The Science News That Defined The Decade

As we head into 2020, we asked you to help us roundup the biggest science news over the past 10 years.

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This story is a part of Science Friday’s end of year celebrations. Explore staff stories of the year, read the best science books of 2019, geek out over a roundup of science board games, and join the festivities with us in person in New York City at our special event celebrating science news.

It’s been a tremendous 10 years for scientific discovery. For the first time, we’ve glimpsed at a black hole’s shadow, shedding light on an elusive entity in our universe. We saw the introduction of CRISPR, a technology that has not only altered genomes, but also bioethics. We listened to the chirp heard through the universe with the first detection of gravitational waves from black hole collisions. We witnessed an unprecedented number of youth leaders taking action on climate change. And all that only skims the surface.

We brought you the science news all decade long—reveling in the excitement of scientific discovery and breaking down the quandaries that they may bring. As the 2010s come to a close, we want to take a moment to rewind and reflect on the discoveries that defined the decade. So we asked you: What was the biggest moment in science over the last 10 years?

From rocket landings to the microbiome, your stories were brimming with nostalgia. We dipped back into the archives to resurface what you said was most noteworthy. Listen in and take a jaunt down memory lane!

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Do you have a favorite moment in science news from the 2010s? Tell us on your stories on the SciFri VoxPop app

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2012: Voyager 1 Leaves The Solar System

Edwin P. from Brooklyn, New York:

One of the biggest moments in the past decade would definitely have to be Voyager 1 leaving our solar system, leaving our cosmic bubble in 2012, and flying into interstellar space at 48,000 miles an hour—faster than a bullet. And on top of that, we were able to detect it by actually reaching into the microcosmic world of atoms and noticing an increase in the density of electrons. So on both sides of the scale, [we] accomplished huge feats of both science and human ingenuity there.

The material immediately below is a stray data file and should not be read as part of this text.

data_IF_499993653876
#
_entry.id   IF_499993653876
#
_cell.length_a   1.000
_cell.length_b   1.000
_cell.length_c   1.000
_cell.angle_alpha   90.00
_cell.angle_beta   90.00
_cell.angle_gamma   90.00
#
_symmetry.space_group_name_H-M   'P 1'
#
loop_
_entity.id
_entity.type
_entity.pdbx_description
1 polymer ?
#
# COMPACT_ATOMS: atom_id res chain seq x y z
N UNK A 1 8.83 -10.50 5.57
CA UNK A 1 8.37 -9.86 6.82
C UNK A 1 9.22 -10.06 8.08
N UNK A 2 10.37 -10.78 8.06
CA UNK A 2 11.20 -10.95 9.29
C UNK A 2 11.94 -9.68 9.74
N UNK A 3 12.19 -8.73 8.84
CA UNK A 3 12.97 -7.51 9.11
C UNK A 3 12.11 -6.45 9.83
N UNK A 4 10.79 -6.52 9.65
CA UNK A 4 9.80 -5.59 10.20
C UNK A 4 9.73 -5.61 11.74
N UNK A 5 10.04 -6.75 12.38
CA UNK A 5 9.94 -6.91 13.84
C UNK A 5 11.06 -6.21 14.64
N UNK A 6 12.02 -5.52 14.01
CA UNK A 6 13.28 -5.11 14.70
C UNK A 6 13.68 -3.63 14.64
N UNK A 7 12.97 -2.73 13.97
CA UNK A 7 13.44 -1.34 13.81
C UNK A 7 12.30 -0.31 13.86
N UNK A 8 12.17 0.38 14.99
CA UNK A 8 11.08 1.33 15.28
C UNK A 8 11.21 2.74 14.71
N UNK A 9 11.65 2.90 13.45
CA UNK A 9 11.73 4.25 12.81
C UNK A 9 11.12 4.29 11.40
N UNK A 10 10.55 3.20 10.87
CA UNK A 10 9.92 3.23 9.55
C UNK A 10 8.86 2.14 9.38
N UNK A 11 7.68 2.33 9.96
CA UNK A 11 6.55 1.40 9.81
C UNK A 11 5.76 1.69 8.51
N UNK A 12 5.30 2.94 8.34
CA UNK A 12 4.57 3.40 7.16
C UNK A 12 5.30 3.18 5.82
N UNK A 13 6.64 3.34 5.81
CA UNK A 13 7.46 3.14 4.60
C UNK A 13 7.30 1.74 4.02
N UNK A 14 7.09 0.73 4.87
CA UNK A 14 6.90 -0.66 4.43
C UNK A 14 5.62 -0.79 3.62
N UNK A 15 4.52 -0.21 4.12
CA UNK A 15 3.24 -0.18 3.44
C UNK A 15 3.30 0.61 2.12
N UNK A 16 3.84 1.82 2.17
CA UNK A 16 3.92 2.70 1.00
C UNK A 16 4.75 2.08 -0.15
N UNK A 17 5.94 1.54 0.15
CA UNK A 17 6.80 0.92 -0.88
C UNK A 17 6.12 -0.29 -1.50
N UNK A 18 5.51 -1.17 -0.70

Related Segment

Voyager 1 Bids Farewell To The Solar System

2012: A Plan To Rove To Mars 

Kate from Modesto, California: 

Hi, this is Kate from Modesto, California. I don’t know if this counts as a big science moment for everyone, but for me personally I got to enter NASA’s “Name the Mars [2020] Rover Contest” and that was a pretty big deal for me.

Related Segment

Curiosity 2.0? NASA Announces New Mars Rover Plans

2012 – 2013: CRISPR Enters The Bioengineering Stage 

Brian S. from the greater Boston area, Massachusetts: 

I feel that the biggest scientific moment in the last decade center on the papers published in 2012 and early 2013 that describe how an RNA directed nuclease could simplify genomic engineering. 

First described in yogurt cultures last century as a genomic anomaly, clustered regularly interspaced short palindromic repeats, better known as CRISPR, has not only changed how biofarmer research is done, but it offers great potential as a human therapy. It has become a molecular biological tool for more easily creating cellular and animal disease models as well as for screening and validating new drug targets. 

While the technology still needs to be proven as a therapy it has already been used in clinical trials. The recent CRISPR therapy of sickle cell disease in Victoria Gray not only created a compelling story, but is just the beginning.

Related Segment

The Road To CRISPR